Note — All flights in and out of JKK, La Guardia and Newark suspended for 2 days to ensure the safety of the party and its guests. Take note, cargo-class travelers.

  15. TK421

    “President Could Be Last Hope to Stop CISPA”

    Impossible. The president has no real power to affect policy. There’s nothing Obama can do about anything.

        1. Massinissa

          Yes Scott I am fully aware Obama will NOT veto it.

          But I couldnt tell if TK421’s comment that the president cant effect policy was sarcasm or not: I am assuming however that it is.

    1. AbyNormal

      2009 he wrote “In sum, in its search for credit-crisis villains, law enforcement may not be able to bring successful criminal or regulatory enforcement cases to punish wrongdoing, at least in connection with the most complicated areas of financial transactions involving the largest dollar amounts. At the very least, these investigations will be highly time and resource intensive…”

      “Omnes relinquite spes, o vos intrantes.”

    2. Ms G

      And, of course, a colleague of Mary-Revolving-Door-Jo-White at Debevoise + Plimpton.

      It’s mishpucha [family, in the “familglia” sense] all the way.

    3. Hugh

      Mary Jo White hiring as a Co-director for Enforcement a partner from her old firm Debevoise and Plimpton who was heavily involved in one of the bogus mortgage settlements will, I hope, put to rest once and for all any ideas that White was going to reform the SEC. This is after all the Obama Administration. This is a kleptocracy. White would never have been chosen herself if anyone suspected her capable of even a shred of real reform.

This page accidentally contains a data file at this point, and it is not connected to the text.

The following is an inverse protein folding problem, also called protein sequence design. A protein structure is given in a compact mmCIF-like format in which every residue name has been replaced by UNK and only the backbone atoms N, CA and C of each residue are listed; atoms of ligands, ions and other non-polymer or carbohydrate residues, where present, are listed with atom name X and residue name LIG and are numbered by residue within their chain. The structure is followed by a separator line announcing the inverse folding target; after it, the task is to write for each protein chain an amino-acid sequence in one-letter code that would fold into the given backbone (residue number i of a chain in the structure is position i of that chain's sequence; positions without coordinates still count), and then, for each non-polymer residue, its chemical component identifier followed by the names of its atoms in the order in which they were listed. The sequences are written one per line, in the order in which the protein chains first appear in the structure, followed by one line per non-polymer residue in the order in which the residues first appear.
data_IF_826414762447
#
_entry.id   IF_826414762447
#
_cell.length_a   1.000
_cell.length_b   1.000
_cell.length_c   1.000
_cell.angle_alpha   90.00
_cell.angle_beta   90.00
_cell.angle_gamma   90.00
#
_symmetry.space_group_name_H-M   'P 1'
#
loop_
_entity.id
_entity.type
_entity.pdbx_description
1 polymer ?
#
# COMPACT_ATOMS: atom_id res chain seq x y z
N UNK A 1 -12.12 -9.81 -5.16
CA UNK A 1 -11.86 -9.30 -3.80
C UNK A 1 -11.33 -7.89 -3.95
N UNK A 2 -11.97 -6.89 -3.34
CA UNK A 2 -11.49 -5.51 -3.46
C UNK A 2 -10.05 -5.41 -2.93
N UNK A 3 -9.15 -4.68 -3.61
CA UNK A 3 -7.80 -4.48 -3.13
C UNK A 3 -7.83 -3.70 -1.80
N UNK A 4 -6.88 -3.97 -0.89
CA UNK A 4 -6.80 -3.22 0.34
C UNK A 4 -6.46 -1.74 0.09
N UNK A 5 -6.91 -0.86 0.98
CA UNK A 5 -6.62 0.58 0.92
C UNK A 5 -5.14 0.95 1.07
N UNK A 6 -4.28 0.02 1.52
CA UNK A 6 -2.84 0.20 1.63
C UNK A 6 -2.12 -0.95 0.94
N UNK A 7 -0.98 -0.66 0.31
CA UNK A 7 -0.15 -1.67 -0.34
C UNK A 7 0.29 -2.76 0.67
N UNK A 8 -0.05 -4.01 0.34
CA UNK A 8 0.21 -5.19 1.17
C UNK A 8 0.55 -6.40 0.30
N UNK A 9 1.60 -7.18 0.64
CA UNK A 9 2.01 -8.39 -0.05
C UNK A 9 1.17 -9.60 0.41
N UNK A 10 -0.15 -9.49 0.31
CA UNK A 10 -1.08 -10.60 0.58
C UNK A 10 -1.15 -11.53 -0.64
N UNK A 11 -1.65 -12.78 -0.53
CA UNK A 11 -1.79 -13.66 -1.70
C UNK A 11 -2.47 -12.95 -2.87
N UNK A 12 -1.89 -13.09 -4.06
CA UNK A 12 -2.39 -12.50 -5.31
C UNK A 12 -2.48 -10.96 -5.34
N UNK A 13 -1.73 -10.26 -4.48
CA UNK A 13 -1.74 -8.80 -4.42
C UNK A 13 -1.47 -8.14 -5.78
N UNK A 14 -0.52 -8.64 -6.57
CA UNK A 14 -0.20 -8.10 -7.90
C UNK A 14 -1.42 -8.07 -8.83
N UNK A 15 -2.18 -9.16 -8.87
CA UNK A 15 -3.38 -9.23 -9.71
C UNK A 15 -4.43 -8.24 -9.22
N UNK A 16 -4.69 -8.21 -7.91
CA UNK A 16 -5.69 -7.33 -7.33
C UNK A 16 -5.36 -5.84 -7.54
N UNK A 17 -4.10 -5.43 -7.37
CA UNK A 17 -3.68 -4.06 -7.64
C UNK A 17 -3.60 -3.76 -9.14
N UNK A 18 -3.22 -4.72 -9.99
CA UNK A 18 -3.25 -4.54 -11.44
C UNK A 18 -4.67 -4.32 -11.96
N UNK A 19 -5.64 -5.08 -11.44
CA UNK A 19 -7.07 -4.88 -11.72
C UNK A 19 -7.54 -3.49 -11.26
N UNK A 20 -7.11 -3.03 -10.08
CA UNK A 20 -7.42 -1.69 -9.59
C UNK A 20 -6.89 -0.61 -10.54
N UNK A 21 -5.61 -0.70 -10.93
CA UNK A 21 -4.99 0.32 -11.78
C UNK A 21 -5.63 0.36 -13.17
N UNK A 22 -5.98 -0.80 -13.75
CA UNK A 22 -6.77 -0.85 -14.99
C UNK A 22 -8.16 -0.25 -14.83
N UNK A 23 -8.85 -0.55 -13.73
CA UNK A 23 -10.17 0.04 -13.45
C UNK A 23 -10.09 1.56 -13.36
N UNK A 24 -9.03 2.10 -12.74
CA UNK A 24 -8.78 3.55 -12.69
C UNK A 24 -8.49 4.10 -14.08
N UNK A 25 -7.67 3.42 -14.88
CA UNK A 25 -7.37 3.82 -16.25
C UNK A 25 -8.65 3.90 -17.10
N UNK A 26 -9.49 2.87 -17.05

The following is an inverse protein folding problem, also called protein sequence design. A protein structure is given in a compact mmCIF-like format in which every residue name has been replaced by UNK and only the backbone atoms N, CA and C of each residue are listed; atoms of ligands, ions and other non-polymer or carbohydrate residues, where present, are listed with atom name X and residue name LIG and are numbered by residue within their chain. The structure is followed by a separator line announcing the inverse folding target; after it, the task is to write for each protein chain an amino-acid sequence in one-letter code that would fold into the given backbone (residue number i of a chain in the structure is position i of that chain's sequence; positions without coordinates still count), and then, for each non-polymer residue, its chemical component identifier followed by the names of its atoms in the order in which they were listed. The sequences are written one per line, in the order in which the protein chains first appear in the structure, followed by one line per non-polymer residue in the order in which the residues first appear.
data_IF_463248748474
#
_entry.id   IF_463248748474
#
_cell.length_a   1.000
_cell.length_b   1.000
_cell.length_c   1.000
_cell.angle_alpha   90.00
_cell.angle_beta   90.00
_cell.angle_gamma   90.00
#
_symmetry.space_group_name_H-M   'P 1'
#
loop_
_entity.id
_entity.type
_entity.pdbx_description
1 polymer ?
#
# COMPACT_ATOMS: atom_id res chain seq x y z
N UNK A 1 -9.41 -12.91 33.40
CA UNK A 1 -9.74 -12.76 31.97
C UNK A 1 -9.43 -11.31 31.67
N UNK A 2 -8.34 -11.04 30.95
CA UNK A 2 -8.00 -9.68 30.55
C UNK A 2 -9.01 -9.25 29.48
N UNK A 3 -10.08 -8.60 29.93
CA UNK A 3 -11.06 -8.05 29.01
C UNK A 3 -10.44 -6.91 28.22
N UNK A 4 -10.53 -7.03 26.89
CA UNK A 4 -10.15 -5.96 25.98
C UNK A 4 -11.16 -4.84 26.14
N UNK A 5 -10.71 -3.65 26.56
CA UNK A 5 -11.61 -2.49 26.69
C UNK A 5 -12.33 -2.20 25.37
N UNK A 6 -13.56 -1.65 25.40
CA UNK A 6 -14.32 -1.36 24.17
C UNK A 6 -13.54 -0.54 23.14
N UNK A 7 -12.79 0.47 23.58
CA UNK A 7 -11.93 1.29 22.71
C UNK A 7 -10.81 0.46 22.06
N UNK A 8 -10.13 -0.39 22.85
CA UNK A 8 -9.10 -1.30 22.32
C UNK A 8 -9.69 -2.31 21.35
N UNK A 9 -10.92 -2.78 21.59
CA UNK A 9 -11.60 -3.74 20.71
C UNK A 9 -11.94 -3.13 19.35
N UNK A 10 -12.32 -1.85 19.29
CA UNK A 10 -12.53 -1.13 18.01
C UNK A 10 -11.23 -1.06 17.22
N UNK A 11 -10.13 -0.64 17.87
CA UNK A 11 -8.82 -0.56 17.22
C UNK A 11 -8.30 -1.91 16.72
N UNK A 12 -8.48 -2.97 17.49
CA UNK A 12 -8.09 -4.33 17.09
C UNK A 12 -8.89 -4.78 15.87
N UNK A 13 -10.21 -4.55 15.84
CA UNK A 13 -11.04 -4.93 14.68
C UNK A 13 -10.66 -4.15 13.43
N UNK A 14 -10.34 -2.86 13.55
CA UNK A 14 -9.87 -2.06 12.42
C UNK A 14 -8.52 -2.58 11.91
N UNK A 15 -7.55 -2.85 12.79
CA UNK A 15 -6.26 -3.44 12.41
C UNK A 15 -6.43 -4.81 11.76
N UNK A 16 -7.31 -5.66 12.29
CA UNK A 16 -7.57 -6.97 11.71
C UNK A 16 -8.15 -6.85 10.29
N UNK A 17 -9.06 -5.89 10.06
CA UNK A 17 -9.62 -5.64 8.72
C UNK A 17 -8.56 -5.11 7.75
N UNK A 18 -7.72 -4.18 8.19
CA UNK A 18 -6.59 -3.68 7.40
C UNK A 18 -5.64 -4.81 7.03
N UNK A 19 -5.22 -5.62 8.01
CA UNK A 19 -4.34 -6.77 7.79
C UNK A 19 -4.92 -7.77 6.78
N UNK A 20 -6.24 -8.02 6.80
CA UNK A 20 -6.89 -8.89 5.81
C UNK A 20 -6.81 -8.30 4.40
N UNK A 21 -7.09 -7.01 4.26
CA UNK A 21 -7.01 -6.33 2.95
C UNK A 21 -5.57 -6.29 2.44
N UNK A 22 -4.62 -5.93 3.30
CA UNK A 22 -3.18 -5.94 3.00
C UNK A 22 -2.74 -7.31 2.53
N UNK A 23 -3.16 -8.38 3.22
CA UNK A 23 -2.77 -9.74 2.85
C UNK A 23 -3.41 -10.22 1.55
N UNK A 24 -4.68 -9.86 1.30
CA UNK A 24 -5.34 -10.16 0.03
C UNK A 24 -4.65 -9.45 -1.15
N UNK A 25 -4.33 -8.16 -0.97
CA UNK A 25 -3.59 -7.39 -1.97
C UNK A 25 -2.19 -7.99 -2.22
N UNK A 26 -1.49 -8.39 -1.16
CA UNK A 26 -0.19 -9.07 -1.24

16. ScottS

    Federal Magistrate Rules That Fifth Amendment Applies To Encryption Keys:

    They don’t even mention the obvious ploy — cops could simply pull a hard disk out of their ass and demand you cough up the decryption keys. Even if you’ve never seen it before and honestly don’t know the key, they could find you in contempt or obstructing justice or whatever cockamamie punishment they had in mind for any suspect who didn’t feel like shooting [his|her]self in the foot.

  17. barrisj

    Re: the TomDispatch article on Scahill’s “Dirty Wars…” – the post-9/11 environment has resulted in the US firmly in war-making mode, none of this business about “stumbling into quagmires” sort of thing. With the rise of JSOC, the Office of the President’s Praetorian Guard – analogous to the SS’s position in the Third Reich – and the militarisation of the CIA into a true paramilitary adjunct to the Executive, the concept of Permanent War is now fully baked into US foreign policy. From Cheney-Bush through Obama, there is nowhere on the planet that drones, mobile assassination squads, “training units”, assorted goon-squads tasked with all manner of secret missions, are barred from operating under the guise of “keeping America safe”. Whether this can be viewed as Imperium Redux, or the end-game of Pax Americana is open to debate, as both funding and mission scope is under the aegis of “top secret”, “state secret”, or “national security” designation, with virtually no oversight of any kind, nor with any meaningful public debate. Currently the emphasis is sorting Muslim countries and their people, but with Obama’s “tilt toward the East”, we will be guaranteed at least another 25-50 years of “low-level conflict” with America’s “enemies” du jour. who seem endless in their number.